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  1. ArchDaily
  2. Projects
  3. Museum
  4. Albania
  5. Bolles + Wilson
  6. 2016
  7. Korça Icon Museum - National Museum of Medieval Art / Bolles + Wilson

Refurbishment in Architecture

presented by the MINI Clubman

Korça Icon Museum - National Museum of Medieval Art / Bolles + Wilson

  • 02:00 - 10 December, 2016
Korça Icon Museum - National Museum of Medieval Art / Bolles + Wilson
Korça Icon Museum - National Museum of Medieval Art  / Bolles + Wilson, © Roman Mensing
© Roman Mensing

© Roman Mensing © Roman Mensing © Roman Mensing © Roman Mensing + 18

© Roman Mensing
© Roman Mensing

Text description provided by the architects. The building for the Korça Icon Museum was originally a structure of columns and floor slabs (maison domino) abandoned when communism collapsed in Albania. The Albanian office DEA Studio sh.p.k. were comissioned to design facades and BOLLES+WILSON were then asked by the municipality of Korça to design and develop an interior exhibition design for the 300 orthodox icons.

© Roman Mensing
© Roman Mensing

The heavy walls on the exterior with their small windows were intended to give an appropriate medieval reading. The small windows from the inside did give an appropriate mysterious atmosphere but in terms of viewing Icons they were too bright and needed some interior masking to avoid too much contrast between a small area of bright outside light and the surrounding.

© Roman Mensing
© Roman Mensing

Exhibition Orgaization 

The given three levels subdivide well into Basement Archive with ground level laboritories/administration. The Exhibition spaces belong on the entrance level and the 1st floor - here the interior concept proposes a specific circulation route for visitors and an absolute division between public spaces and ‘back of- house’. This is necessary for reasons of security (the public must not have the possibility to enter rooms where Icons are being worked on).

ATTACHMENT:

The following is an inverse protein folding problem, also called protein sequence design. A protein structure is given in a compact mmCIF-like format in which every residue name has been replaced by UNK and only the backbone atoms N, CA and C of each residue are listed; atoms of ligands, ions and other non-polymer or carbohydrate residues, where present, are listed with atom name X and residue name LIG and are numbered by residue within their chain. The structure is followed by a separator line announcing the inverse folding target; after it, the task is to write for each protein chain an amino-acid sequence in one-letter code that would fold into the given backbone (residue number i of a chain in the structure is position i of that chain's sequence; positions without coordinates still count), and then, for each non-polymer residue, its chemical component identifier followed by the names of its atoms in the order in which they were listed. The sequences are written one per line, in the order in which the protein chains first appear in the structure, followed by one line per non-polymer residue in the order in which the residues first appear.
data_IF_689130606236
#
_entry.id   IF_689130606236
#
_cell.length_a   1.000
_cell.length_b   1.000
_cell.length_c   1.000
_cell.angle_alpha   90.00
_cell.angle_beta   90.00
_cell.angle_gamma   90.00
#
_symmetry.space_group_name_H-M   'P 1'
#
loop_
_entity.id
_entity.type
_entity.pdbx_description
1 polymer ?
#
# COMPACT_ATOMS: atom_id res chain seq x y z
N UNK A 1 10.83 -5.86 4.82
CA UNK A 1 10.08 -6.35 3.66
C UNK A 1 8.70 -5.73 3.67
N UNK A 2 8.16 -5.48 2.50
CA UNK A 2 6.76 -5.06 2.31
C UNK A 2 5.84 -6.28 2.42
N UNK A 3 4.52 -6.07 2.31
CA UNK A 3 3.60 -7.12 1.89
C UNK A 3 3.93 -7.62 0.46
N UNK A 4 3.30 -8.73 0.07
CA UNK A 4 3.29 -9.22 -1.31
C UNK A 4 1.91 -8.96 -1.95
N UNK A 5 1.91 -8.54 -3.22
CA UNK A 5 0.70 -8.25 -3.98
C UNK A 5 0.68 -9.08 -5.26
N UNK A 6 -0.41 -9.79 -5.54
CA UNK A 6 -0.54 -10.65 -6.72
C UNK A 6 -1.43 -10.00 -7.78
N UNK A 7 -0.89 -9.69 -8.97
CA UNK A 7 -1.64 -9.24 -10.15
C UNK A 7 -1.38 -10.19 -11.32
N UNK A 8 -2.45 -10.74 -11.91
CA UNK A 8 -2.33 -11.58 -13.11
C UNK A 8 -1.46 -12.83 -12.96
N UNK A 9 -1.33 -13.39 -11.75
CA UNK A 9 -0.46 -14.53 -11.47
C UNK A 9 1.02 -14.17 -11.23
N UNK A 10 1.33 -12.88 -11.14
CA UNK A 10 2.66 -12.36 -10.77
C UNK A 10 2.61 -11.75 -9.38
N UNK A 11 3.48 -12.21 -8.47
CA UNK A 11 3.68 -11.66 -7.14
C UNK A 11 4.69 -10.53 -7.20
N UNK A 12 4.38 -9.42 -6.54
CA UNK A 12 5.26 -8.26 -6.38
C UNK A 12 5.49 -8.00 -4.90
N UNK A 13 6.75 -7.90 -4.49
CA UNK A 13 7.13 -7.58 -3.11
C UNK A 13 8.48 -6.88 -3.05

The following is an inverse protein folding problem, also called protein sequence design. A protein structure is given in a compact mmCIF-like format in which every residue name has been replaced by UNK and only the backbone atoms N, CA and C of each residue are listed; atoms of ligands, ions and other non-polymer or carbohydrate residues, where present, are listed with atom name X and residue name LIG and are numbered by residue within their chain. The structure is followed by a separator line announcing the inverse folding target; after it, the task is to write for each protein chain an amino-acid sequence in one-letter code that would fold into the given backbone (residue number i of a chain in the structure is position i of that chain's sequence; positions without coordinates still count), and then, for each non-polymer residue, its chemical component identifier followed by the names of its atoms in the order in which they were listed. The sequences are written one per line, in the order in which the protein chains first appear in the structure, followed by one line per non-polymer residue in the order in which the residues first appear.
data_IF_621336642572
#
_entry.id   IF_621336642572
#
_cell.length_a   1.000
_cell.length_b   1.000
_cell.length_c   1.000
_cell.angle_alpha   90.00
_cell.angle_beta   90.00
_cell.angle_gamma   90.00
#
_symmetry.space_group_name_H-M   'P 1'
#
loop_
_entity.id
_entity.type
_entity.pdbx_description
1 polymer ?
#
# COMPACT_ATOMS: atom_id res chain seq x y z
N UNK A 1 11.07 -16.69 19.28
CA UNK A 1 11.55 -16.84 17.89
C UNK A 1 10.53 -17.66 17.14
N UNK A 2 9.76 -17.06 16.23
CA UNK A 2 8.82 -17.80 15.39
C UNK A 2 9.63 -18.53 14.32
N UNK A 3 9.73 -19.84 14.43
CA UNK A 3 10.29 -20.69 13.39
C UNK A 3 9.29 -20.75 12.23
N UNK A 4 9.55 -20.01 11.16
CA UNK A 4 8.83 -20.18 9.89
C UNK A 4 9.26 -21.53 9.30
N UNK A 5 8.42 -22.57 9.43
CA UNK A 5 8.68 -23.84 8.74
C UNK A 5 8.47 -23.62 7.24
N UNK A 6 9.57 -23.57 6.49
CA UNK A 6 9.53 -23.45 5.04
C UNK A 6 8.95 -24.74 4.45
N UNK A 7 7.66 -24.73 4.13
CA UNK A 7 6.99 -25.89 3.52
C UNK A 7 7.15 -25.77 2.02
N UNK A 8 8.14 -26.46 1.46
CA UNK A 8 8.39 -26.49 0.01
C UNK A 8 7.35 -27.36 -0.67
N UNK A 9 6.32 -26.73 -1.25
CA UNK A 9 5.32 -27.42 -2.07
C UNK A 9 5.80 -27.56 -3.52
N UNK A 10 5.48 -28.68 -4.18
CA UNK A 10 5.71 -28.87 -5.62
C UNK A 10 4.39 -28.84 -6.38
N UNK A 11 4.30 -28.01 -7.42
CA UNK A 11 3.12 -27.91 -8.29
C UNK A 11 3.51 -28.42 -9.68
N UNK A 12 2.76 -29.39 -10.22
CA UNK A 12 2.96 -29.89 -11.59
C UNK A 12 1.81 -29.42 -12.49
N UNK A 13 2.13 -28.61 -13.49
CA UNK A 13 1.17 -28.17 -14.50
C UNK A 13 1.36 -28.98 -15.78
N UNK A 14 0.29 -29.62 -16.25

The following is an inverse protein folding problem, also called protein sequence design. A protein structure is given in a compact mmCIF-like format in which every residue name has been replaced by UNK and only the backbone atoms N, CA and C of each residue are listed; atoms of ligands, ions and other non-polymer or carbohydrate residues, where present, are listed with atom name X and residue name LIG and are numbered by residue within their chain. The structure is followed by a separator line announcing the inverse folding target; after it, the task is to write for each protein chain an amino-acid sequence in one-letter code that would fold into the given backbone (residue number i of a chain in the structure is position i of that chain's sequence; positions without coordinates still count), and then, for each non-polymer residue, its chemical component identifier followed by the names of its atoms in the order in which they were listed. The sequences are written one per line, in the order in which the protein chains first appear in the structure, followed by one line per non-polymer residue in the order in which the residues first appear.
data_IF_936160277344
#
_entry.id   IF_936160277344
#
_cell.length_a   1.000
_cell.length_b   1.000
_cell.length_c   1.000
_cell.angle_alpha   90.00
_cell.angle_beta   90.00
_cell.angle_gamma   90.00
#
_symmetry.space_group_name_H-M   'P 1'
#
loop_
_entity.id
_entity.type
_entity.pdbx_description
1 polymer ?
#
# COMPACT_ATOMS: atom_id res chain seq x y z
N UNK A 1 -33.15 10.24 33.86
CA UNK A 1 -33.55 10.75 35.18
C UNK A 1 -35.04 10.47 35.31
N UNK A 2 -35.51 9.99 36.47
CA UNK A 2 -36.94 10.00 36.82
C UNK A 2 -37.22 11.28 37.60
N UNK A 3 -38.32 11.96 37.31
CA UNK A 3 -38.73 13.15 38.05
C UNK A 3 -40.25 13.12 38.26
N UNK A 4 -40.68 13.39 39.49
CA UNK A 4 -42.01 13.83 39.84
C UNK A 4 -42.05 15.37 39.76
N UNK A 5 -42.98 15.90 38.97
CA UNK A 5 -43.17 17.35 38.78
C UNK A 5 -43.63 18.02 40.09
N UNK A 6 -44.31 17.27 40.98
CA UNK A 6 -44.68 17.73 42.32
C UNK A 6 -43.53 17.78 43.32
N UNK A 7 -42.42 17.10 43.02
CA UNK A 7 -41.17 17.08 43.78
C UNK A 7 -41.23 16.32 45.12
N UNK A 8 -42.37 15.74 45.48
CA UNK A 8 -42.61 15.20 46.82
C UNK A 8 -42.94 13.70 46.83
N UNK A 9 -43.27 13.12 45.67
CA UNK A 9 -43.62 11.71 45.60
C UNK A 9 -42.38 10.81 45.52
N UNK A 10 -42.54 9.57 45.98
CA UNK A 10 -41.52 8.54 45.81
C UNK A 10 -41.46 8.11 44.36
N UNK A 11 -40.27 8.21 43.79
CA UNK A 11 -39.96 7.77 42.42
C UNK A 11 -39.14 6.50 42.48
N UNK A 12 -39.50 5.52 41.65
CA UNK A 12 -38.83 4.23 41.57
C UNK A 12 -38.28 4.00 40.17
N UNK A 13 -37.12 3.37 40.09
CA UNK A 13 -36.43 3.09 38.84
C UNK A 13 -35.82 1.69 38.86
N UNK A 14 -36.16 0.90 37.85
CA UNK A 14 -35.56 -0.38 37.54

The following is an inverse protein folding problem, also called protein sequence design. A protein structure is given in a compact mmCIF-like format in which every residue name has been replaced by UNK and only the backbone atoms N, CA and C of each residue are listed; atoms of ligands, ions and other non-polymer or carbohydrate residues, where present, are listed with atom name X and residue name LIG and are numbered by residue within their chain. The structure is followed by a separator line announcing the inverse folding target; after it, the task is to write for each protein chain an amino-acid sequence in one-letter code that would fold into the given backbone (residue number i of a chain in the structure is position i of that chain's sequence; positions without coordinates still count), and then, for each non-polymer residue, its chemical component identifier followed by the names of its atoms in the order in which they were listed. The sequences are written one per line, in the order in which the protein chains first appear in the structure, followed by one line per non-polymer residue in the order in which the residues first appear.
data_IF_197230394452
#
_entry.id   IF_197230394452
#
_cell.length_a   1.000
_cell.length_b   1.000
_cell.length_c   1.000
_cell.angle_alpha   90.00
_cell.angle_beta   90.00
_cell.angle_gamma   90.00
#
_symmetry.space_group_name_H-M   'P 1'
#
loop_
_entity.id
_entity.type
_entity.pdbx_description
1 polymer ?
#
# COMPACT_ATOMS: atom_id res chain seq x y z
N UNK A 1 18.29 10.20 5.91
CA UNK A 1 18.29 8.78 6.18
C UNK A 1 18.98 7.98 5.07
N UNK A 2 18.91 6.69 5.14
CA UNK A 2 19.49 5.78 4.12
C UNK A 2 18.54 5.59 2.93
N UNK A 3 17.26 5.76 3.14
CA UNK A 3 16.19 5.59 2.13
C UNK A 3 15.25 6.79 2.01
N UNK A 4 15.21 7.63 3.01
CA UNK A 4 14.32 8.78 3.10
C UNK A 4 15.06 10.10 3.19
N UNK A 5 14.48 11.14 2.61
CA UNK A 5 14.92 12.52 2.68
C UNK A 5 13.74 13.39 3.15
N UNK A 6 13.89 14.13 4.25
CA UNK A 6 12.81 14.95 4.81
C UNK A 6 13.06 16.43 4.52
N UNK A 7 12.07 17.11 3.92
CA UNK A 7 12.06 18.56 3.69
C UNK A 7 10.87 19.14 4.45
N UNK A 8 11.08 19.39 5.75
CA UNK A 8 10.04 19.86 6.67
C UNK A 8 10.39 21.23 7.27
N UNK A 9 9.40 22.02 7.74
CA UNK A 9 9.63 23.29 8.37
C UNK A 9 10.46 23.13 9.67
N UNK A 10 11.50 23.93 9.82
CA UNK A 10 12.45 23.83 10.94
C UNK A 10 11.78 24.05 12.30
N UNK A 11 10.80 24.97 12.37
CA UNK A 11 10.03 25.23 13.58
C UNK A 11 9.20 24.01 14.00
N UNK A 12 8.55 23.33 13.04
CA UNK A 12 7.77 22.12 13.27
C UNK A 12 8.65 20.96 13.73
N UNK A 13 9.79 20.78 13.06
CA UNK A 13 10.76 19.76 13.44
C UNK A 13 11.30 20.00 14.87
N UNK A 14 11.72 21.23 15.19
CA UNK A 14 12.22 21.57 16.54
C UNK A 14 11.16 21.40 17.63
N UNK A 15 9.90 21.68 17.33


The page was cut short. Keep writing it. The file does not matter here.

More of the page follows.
Axonometric
Axonometric

The floor between entrance level and 1st floor has been removed over the entire left hand exhibition room. This allows a new stair facilitating a simple and spectacular visitors circulation route. The new stair gives panorama views of a 9.5 metre high golden wall - for this wall the Petersburg hanging system was chosen - a close packing of Icons, a tapestry of images covering the entire wall, impressing visitors with the size of the Korca collection.  

© Roman Mensing
© Roman Mensing

A Sequence of Rooms

The interior concept develops zones of strong individual character defined by colour (gold on the left, black matt and gloss black in the central ‘Black Labyrinth‘ zone and Red for the iconastas (Altar screen)on the right. The Sequential Rooms are carefully choreographed for the most dramatic effect:

© Roman Mensing
© Roman Mensing

(a) Entrance Lobby - an abstract collage of shelves for merchandising, - postcards, posters, local handcrafts and even small Icons painted by Korca artists (a new local industry) are displayed and sold. 

Drawing
Drawing

(b) The Gold Room - a two floor high gold screen (one that also wraps the sidewalls and tames natural light from slit windows). The screen is packed with Icons.  Visitors promenade freely and then step up to the stair landing where an information handrail tells them what they are looking at.

© Roman Mensing
© Roman Mensing

(c) The White Balcony - overlooking the Gold Room, it has a heavy Black handrail and a white (conventional museum) rear wall for a row of small Icons. These lead to an opening on the right.

© Roman Mensing
© Roman Mensing

(d) The Black Labyrinth - the central zone of the museum is particularly dark and mysterious with individually lit Icons floating in the penumbra. Walls are painted in a collage of matt and gloss black and grey to enhance the collage effect. Side alcoves with lower ceilings and wooden floors bring individually hung Icons intimately close to viewers.

© Roman Mensing
© Roman Mensing

(e) The Red Salon - from the Black Labyrinth visitors emerge into a sensual space where all surfaces are red. The central zone is defined by a 10cm high platform on which stands the iconastas (Altar screen).

© Roman Mensing
© Roman Mensing

(f) The final exhibition room is white with an illuminated ceiling - an ethereal space. The room displays the two most valuable icons from the 14h century.

© Roman Mensing
© Roman Mensing

View the complete gallery

Location to be used only as a reference. It could indicate city/country but not exact address.
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Cite: "Korça Icon Museum - National Museum of Medieval Art / Bolles + Wilson" 10 Dec 2016. ArchDaily. Accessed . <https://www.archdaily.com/800159/korca-icon-museum-national-museum-of-medieval-art-bolles-plus-wilson/> ISSN 0719-8884
© Roman Mensing

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